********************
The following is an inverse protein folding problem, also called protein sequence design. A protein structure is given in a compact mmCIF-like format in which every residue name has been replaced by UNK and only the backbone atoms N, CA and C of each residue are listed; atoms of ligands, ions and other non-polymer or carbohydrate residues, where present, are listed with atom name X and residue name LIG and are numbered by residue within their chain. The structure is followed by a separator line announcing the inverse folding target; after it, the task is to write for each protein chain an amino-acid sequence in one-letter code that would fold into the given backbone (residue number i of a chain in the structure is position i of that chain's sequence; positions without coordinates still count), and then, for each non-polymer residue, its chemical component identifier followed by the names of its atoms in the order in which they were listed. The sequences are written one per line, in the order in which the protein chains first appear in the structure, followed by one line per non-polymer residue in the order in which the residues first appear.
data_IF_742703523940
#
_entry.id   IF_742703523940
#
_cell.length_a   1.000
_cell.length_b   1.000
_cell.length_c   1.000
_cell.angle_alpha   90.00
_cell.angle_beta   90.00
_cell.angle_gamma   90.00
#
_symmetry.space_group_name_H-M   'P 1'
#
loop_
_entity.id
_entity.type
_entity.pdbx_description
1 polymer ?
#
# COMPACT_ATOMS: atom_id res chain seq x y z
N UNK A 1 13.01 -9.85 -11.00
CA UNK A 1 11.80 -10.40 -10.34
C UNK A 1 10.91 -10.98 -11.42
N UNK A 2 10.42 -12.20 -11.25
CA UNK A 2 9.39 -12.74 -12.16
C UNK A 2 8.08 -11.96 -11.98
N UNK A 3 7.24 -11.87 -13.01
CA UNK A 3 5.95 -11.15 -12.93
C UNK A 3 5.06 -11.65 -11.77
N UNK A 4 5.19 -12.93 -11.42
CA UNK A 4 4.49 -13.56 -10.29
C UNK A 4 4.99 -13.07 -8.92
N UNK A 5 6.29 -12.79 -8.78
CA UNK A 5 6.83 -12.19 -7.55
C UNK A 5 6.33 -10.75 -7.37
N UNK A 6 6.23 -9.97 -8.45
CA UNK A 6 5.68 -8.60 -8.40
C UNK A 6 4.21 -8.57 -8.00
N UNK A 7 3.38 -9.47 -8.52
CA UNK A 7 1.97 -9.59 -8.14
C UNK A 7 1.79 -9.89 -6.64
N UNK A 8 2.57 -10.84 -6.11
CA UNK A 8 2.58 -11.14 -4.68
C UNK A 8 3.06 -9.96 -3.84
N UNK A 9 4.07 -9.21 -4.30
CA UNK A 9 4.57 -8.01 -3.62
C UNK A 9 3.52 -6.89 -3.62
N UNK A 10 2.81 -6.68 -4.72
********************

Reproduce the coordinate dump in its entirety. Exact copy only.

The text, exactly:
The following is an inverse protein folding problem, also called protein sequence design. A protein structure is given in a compact mmCIF-like format in which every residue name has been replaced by UNK and only the backbone atoms N, CA and C of each residue are listed; atoms of ligands, ions and other non-polymer or carbohydrate residues, where present, are listed with atom name X and residue name LIG and are numbered by residue within their chain. The structure is followed by a separator line announcing the inverse folding target; after it, the task is to write for each protein chain an amino-acid sequence in one-letter code that would fold into the given backbone (residue number i of a chain in the structure is position i of that chain's sequence; positions without coordinates still count), and then, for each non-polymer residue, its chemical component identifier followed by the names of its atoms in the order in which they were listed. The sequences are written one per line, in the order in which the protein chains first appear in the structure, followed by one line per non-polymer residue in the order in which the residues first appear.
data_IF_742703523940
#
_entry.id   IF_742703523940
#
_cell.length_a   1.000
_cell.length_b   1.000
_cell.length_c   1.000
_cell.angle_alpha   90.00
_cell.angle_beta   90.00
_cell.angle_gamma   90.00
#
_symmetry.space_group_name_H-M   'P 1'
#
loop_
_entity.id
_entity.type
_entity.pdbx_description
1 polymer ?
#
# COMPACT_ATOMS: atom_id res chain seq x y z
N UNK A 1 13.01 -9.85 -11.00
CA UNK A 1 11.80 -10.40 -10.34
C UNK A 1 10.91 -10.98 -11.42
N UNK A 2 10.42 -12.20 -11.25
CA UNK A 2 9.39 -12.74 -12.16
C UNK A 2 8.08 -11.96 -11.98
N UNK A 3 7.24 -11.87 -13.01
CA UNK A 3 5.95 -11.15 -12.93
C UNK A 3 5.06 -11.65 -11.77
N UNK A 4 5.19 -12.93 -11.42
CA UNK A 4 4.49 -13.56 -10.29
C UNK A 4 4.99 -13.07 -8.92
N UNK A 5 6.29 -12.79 -8.78
CA UNK A 5 6.83 -12.19 -7.55
C UNK A 5 6.33 -10.75 -7.37
N UNK A 6 6.23 -9.97 -8.45
CA UNK A 6 5.68 -8.60 -8.40
C UNK A 6 4.21 -8.57 -8.00
N UNK A 7 3.38 -9.47 -8.52
CA UNK A 7 1.97 -9.59 -8.14
C UNK A 7 1.79 -9.89 -6.64
N UNK A 8 2.57 -10.84 -6.11
CA UNK A 8 2.58 -11.14 -4.68
C UNK A 8 3.06 -9.96 -3.84
N UNK A 9 4.07 -9.21 -4.30
CA UNK A 9 4.57 -8.01 -3.62
C UNK A 9 3.52 -6.89 -3.62
N UNK A 10 2.81 -6.68 -4.72